Standing Shiva or Temple Guardian (Dvarapala)

Date: ca. first half of the 10th century

Culture: Vietnam (Champa)

Medium: Stone

Dimensions: H. 50 1/2 in. (128.3 cm)

Classification: Sculpture

Credit Line: Gift of R. H. Ellsworth Ltd., in honor of Douglas Dillon, 1987

Accession Number: 1987.478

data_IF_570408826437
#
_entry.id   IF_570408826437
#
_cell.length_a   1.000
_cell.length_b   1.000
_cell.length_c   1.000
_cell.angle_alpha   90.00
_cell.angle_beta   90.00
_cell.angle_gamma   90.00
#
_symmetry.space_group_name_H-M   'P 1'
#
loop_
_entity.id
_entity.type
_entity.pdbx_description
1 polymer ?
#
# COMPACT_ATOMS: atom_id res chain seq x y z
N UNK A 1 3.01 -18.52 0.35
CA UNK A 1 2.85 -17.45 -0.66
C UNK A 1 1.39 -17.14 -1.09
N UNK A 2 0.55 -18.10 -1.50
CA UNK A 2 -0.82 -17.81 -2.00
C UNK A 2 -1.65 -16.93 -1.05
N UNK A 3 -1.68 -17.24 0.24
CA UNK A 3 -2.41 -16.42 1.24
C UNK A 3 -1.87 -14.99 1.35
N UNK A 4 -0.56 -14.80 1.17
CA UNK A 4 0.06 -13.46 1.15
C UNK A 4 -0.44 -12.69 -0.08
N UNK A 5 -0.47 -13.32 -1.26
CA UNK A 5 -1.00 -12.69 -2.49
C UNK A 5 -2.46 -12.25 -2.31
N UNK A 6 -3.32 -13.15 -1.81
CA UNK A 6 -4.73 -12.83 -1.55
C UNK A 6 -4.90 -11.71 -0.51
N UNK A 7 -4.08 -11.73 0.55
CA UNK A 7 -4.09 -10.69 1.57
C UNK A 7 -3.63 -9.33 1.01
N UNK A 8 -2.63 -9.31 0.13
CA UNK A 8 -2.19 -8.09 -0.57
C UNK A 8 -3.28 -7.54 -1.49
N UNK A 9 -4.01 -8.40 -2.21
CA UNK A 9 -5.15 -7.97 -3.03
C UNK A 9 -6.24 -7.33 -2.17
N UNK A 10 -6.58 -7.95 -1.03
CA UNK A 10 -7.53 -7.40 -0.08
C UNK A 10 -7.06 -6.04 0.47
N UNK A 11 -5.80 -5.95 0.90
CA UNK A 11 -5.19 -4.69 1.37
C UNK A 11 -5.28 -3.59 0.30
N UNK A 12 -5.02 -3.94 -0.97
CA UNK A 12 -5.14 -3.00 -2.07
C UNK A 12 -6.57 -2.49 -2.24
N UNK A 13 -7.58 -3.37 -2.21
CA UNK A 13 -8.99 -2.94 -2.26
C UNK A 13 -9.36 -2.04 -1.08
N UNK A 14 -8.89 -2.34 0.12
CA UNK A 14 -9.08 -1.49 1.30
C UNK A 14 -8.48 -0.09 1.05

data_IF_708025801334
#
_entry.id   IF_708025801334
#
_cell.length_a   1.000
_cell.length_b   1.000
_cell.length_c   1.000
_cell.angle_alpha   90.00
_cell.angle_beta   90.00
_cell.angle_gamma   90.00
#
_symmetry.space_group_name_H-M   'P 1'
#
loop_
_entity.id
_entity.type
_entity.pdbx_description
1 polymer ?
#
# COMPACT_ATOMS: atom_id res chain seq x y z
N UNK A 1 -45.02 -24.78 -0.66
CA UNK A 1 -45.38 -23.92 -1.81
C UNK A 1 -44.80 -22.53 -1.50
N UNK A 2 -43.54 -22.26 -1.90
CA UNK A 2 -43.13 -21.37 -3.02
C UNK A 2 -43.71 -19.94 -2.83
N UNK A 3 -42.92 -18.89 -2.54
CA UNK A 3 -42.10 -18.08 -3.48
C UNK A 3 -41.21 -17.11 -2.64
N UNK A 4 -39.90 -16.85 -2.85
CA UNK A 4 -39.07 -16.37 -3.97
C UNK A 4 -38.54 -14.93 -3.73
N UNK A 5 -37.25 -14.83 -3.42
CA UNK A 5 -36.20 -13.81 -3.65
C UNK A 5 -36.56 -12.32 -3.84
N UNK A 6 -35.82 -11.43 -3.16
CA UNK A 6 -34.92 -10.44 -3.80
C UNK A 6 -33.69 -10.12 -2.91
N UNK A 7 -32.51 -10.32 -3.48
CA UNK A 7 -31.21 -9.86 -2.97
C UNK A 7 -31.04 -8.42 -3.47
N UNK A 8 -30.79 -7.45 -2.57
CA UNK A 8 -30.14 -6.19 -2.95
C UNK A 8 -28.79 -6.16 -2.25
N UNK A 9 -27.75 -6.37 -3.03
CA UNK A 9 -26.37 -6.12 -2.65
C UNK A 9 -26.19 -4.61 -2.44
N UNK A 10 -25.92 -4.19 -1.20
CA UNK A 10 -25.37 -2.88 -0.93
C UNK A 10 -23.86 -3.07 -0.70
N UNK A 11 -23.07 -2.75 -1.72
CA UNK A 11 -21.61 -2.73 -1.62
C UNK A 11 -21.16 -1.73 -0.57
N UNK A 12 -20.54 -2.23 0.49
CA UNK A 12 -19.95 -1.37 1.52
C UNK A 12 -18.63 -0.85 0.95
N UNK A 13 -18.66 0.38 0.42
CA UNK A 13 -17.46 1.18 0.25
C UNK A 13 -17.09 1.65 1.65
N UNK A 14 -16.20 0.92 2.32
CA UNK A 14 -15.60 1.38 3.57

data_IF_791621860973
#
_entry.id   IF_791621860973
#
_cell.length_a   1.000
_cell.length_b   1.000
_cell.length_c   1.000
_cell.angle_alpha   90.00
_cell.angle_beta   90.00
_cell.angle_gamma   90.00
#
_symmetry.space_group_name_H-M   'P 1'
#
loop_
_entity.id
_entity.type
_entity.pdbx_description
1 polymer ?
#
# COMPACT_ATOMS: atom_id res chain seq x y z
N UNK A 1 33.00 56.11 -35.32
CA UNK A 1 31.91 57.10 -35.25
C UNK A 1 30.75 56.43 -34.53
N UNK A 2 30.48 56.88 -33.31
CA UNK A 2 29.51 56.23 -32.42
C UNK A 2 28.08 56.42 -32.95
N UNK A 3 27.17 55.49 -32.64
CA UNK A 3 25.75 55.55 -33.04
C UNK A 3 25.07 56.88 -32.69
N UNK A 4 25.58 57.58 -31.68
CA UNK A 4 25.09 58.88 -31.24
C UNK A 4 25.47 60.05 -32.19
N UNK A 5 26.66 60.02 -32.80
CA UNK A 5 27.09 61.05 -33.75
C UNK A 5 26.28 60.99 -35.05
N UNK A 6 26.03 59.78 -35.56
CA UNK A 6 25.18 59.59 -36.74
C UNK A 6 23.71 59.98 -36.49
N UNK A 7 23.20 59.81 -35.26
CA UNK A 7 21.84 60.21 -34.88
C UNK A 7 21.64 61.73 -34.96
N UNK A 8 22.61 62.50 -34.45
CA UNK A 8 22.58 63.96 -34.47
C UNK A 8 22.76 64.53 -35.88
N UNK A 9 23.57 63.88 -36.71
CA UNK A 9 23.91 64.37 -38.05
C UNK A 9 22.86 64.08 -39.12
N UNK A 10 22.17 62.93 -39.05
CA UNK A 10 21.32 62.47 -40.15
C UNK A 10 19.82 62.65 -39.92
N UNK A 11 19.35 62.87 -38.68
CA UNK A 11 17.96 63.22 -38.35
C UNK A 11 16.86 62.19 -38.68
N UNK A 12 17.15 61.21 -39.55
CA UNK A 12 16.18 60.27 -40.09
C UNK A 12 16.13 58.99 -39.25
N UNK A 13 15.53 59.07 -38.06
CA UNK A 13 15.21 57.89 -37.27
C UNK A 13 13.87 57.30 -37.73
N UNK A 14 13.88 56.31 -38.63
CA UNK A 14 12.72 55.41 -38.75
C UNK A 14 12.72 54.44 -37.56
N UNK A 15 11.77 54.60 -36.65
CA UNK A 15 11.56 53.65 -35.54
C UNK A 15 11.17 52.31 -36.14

Located on a major sea route between India and China, Champa, in the central part of Vietnam, played an important role in early Southeast Asian history. This rare sculpture, which may represent either a temple guardian or the Hindu god Shiva, shows the rugged sculpting and distinctive physiognomy, particularly the prominent mustache, that typify the art of the Chams. He wears a short wrap, which features a long front pocket with an oblique upward curve, and a sash. He carries a rosary in his left hand and a club or trident in his right. An early tenth-century date is suggested by stylistic parallels to sculptures in contemporaneous buildings at Mi Son, an important site dedicated to Shiva, as well as further southeast at Khoung My.